Saturday 14 January 2017


At $3.03, Starhub is 32% off its 2015 peak and at its multi-year lows.
At $3.03, Starhub is more than 30% off its 2015 peak
Dividend History
Starhub boasts of a stable dividend distribution history of $0.05 per quarter or $0.20 per year. At $3.03, this translates to a dividend yield of 6.6%. Regular distributions provide investors with cash flow relief.
Starhub boasts of a regular and consistent dividend history of $0.05 per quarter or $0.20 per year
Are the dividends sustainable? Starhub pays out a substantial portion of its earnings (more than 90% of its earnings). Earnings per share have been in the range of $0.21 per year. It is reasonable to assume that as long as Earnings per share stay above $0.20, investors should continue to enjoy $0.20 per share of dividend each year. In a mature telecommunications market such as Singapore’s where competition dynamics have stabilised over the years, earnings upside would  be limited. Shareholders should not expect an improvement in dividend distributions. The question is whether earnings are sustainable.
As long as EPS stays above $0.20 we should expect $0.20 DPS
TPG Telecom – The New Entrant
The conclusion of the spectrum auction marks the entrance of the 4th telco (TPG telecom) and a shift in the competition dynamics of the local telecommunications market, which is bound to erode the market share of the existing telcos and put a dent to their earnings. Talks for the introduction of a 4th telco have been out for awhile and the stock market reacted accordingly. Share prices of Singtel and M1 declined in varying extents depending on market perceptions of their earnings exposure to the local market soon to be disrupted.
Starhub’s position
But TPG telecom is expected to offer only mobile services based on the spectrum awarded, which accounts for 50% of Starhub’s revenue based on 2015 AR. With bundling packages offering savings on other services like Broadband and Cable TV, TPG Telecom can expect Hubbers to have a tough time forgoing these savings for TPG mobile plans. Furthermore, any mobile plans offered by TPG will be met with a counter-response from existing telcos to defend their market shares such as the introduction of SIM-only plans – a strategy used by TPG in its dominant Australian market. M1’s earnings appears to be in a more vulnerable position in the writer’s opinion.
Starhub Non-mobile revenue accounts for 50% of Total Revenue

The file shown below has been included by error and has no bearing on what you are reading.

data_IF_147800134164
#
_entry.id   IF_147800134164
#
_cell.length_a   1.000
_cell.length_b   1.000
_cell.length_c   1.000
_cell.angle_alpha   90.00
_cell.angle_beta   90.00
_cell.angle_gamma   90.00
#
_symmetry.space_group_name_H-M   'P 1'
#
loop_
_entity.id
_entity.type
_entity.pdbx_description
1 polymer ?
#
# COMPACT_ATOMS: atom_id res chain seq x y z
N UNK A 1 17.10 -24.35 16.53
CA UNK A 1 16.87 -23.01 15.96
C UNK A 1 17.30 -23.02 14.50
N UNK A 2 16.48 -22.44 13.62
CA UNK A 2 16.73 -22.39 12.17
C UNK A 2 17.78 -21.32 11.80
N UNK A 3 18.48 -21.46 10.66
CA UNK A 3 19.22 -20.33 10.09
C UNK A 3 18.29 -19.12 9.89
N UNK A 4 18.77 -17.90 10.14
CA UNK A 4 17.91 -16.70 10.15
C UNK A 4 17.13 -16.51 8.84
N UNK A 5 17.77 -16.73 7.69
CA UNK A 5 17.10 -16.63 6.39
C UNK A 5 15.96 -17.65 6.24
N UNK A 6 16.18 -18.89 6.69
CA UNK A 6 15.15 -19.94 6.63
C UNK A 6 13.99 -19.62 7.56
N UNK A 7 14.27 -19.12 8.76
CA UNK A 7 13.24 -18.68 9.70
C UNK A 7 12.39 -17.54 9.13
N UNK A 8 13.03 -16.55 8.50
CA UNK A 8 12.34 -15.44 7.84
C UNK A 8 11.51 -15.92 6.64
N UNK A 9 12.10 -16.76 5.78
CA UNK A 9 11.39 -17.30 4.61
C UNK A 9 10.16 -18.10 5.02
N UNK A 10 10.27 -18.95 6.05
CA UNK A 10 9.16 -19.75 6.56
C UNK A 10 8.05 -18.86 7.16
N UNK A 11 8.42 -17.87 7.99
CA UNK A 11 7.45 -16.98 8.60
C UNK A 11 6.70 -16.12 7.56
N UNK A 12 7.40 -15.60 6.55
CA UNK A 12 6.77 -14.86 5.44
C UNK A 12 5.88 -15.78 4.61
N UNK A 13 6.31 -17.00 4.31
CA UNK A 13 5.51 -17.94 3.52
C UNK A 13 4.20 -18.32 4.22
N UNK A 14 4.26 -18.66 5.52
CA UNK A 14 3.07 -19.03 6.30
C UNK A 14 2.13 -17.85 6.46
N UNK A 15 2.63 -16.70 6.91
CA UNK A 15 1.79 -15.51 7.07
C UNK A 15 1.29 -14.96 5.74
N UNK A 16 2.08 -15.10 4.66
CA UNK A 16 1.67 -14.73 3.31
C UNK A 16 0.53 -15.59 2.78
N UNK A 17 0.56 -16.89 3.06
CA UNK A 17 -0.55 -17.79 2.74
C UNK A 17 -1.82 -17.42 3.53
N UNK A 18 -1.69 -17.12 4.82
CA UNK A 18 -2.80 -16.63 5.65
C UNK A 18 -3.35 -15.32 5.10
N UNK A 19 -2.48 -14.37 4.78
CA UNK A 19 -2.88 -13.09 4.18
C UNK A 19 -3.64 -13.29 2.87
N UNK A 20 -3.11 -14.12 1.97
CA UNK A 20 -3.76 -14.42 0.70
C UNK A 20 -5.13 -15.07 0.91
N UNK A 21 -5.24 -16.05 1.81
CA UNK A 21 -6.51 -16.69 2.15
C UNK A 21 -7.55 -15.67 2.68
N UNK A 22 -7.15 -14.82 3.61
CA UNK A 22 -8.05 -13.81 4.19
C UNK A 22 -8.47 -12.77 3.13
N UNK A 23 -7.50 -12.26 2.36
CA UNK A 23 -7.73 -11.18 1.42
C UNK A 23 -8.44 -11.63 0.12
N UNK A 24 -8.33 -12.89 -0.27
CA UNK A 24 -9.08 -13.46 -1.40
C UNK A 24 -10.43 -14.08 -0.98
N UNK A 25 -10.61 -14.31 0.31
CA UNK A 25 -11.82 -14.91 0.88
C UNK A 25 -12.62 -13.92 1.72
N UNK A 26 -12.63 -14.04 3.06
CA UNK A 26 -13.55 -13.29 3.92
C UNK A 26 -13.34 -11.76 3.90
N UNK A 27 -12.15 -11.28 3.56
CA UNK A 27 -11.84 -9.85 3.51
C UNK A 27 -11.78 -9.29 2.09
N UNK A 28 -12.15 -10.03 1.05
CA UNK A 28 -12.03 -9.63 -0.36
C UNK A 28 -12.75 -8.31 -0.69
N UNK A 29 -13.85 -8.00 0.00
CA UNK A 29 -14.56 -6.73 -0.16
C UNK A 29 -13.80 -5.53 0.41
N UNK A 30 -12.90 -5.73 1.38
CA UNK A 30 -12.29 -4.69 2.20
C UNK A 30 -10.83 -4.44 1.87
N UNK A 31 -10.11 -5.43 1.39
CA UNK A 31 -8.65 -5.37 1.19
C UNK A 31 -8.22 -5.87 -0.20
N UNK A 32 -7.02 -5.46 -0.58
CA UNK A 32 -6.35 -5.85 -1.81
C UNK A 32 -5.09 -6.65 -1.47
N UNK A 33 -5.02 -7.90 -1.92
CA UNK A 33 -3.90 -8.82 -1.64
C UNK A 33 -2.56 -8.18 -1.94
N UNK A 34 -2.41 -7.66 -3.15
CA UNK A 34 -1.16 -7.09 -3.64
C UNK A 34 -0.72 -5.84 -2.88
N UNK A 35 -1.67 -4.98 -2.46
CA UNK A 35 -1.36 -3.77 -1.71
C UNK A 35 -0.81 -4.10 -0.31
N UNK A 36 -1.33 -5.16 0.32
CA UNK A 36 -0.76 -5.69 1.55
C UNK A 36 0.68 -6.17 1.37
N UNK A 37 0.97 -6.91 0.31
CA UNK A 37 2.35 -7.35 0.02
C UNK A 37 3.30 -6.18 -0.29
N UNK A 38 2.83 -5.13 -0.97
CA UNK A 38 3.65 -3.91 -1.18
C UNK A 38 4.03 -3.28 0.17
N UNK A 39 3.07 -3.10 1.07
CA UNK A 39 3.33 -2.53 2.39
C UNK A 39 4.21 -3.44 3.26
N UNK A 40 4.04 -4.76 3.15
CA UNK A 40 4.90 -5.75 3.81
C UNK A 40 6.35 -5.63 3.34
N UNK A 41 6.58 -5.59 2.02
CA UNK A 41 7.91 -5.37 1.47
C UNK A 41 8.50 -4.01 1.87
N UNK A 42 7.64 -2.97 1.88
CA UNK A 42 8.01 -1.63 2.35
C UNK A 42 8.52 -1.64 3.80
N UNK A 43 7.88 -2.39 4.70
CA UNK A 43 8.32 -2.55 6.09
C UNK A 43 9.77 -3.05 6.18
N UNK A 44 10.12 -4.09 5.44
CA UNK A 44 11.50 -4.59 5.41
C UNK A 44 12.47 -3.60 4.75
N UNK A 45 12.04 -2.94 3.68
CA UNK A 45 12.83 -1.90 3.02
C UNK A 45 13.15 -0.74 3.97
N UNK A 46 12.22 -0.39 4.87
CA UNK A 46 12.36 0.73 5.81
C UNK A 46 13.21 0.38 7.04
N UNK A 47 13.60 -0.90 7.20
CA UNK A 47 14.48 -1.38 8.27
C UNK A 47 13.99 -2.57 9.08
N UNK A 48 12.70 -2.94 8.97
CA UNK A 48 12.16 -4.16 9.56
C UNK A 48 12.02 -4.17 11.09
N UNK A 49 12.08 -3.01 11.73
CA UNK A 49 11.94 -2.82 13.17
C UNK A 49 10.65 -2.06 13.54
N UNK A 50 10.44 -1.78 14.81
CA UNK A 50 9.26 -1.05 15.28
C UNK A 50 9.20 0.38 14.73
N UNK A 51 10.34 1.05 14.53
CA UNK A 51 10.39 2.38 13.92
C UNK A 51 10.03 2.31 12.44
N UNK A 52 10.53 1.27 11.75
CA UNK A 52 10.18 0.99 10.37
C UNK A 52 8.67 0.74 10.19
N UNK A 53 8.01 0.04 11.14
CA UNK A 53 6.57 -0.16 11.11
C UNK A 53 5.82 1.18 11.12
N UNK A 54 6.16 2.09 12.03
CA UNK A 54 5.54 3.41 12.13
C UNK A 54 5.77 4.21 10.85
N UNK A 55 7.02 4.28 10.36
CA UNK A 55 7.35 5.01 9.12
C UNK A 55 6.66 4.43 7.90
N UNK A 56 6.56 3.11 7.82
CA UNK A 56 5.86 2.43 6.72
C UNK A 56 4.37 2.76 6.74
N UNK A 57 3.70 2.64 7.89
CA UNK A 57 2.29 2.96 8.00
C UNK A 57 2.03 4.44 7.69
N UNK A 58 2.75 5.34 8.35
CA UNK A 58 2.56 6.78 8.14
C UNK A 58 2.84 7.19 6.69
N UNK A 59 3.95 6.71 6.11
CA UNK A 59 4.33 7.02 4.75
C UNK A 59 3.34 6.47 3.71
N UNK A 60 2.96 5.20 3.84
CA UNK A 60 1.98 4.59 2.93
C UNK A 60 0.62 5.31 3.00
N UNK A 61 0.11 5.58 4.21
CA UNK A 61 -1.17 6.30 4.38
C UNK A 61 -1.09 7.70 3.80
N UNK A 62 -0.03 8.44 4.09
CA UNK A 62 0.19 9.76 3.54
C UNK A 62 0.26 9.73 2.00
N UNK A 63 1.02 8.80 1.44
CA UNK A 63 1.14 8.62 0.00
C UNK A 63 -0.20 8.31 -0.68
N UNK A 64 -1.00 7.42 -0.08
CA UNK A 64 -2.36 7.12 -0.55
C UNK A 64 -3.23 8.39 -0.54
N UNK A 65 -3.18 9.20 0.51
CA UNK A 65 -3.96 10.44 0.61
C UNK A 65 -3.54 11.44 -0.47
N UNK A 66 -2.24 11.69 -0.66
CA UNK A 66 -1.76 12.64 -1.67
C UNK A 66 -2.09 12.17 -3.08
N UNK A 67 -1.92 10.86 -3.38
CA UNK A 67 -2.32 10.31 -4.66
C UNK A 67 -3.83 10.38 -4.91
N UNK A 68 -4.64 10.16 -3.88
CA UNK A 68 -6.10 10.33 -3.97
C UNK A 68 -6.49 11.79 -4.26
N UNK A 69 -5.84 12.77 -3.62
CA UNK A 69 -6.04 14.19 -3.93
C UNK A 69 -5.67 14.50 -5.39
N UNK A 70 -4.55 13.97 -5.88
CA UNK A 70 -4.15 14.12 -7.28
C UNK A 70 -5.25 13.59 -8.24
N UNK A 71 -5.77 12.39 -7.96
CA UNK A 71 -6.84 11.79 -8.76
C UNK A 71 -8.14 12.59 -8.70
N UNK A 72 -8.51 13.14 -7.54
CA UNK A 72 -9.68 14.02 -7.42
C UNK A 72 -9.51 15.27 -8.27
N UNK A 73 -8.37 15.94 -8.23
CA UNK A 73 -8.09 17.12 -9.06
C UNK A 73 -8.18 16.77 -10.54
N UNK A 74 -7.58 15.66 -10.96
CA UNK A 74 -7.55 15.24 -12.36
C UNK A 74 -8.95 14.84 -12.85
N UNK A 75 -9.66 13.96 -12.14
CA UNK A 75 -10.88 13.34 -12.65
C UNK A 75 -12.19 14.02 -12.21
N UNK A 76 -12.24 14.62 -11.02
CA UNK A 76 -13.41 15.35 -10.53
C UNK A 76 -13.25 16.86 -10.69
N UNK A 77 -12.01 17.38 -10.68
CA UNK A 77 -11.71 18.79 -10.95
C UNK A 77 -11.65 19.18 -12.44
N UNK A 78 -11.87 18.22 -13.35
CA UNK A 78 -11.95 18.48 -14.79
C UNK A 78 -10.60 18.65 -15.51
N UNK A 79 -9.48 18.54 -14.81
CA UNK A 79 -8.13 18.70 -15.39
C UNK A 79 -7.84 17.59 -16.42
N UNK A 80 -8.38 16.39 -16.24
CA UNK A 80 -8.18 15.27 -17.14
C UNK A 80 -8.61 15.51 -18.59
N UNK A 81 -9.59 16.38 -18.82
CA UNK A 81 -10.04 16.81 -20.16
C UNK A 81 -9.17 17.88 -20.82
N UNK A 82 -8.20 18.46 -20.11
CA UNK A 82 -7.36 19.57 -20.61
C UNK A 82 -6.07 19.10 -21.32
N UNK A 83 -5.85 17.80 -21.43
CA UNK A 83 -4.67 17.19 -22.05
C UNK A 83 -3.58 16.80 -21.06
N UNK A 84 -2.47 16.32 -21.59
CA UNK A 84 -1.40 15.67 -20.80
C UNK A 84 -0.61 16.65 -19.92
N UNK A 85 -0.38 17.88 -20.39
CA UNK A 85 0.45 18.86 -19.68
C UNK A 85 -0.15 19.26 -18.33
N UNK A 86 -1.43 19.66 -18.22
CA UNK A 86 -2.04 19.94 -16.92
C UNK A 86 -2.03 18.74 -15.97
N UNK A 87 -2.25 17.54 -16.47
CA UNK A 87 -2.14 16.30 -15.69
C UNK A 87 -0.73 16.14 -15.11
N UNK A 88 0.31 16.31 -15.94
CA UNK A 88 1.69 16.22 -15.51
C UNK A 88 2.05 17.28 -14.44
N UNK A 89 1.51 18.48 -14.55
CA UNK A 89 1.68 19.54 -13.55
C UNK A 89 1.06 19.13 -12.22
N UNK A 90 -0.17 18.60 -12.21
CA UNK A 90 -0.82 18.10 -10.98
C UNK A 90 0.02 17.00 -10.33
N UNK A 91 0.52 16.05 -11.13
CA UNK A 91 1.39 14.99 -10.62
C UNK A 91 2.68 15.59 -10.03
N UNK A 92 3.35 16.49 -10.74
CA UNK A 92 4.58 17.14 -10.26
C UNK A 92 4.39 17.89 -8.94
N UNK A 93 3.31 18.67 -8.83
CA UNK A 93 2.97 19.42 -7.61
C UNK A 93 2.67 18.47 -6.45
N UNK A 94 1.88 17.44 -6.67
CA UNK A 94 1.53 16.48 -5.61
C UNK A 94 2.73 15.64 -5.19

Has the market over-reacted to the introduction of the 4th telco? Is now a good time to pick up a blue-chip at its multi-year low to lock in a dividend yield of  some 7%? Is the yield sustainable? Feel free to share your thoughts.
*By reading this article, you have agreed that the writer will not be accountable or liable for any investment decisions made in relation this article.


  1. At 6.6% I could buy some other counters like Reits which may give more stable income with lesser disruption if we assume Interests Rates could be managed or applied to both. Also we could choose Singtel to mitigate. That's my thought.

    1. There are a few reasons I avoid REITs:

      a. Rental-support: REIT sponsors can provide rental support to the underlying properties. Yields are inflated and allow REITs sponsors to sell properties to the REITs at inflated values since properties are sold to the REIT at multiples of income of the property. REIT holders pay for the over-valuation while sponsor enjoys the over-valuation. This is a common tactic among REITs and there are no disclosures on which REITs provide income support.

      b. Management Fees: REIT managers' compensation are based on Asset Under Management (AUM), giving them an incentive to gear up and go on an acquisition spree at the expense of REIT holders. There is no incentive to sell the properties to realize gains on the properties (if any at all) as this would reduce their compensation

      c. Rights issue: Since there is a limit on the gearing level on REITs as regulated by MAS, there is no way to continue with acquisitions once the debt ceiling is reached. The easiest way to do so is to conduct rights issue at the expense of shareholders.

      d. Interest rates: In a rising interest rate environment, earnings and distributions are eroded by higher interests since REITs employ sizable gearing. Interest rate swaps can be costly.

      Hence, what is perceived as stable may not be that stable after all. Especially not when some REITs conduct frequent rights issue, which often require shareholders to return more than they have earned from distributions for the reasons above.

      You could choose Singtel but the dividend yield (4.5%) is not as attractive and magnitude of decline not as steep as compared to Starhub in my opinion. Singtel's price movement looks pretty unaffected by news of the 4th telco but we won't know if that would be the case for its underlying business when the time comes.

      Thanks for sharing your thoughts. Would be glad to discuss further.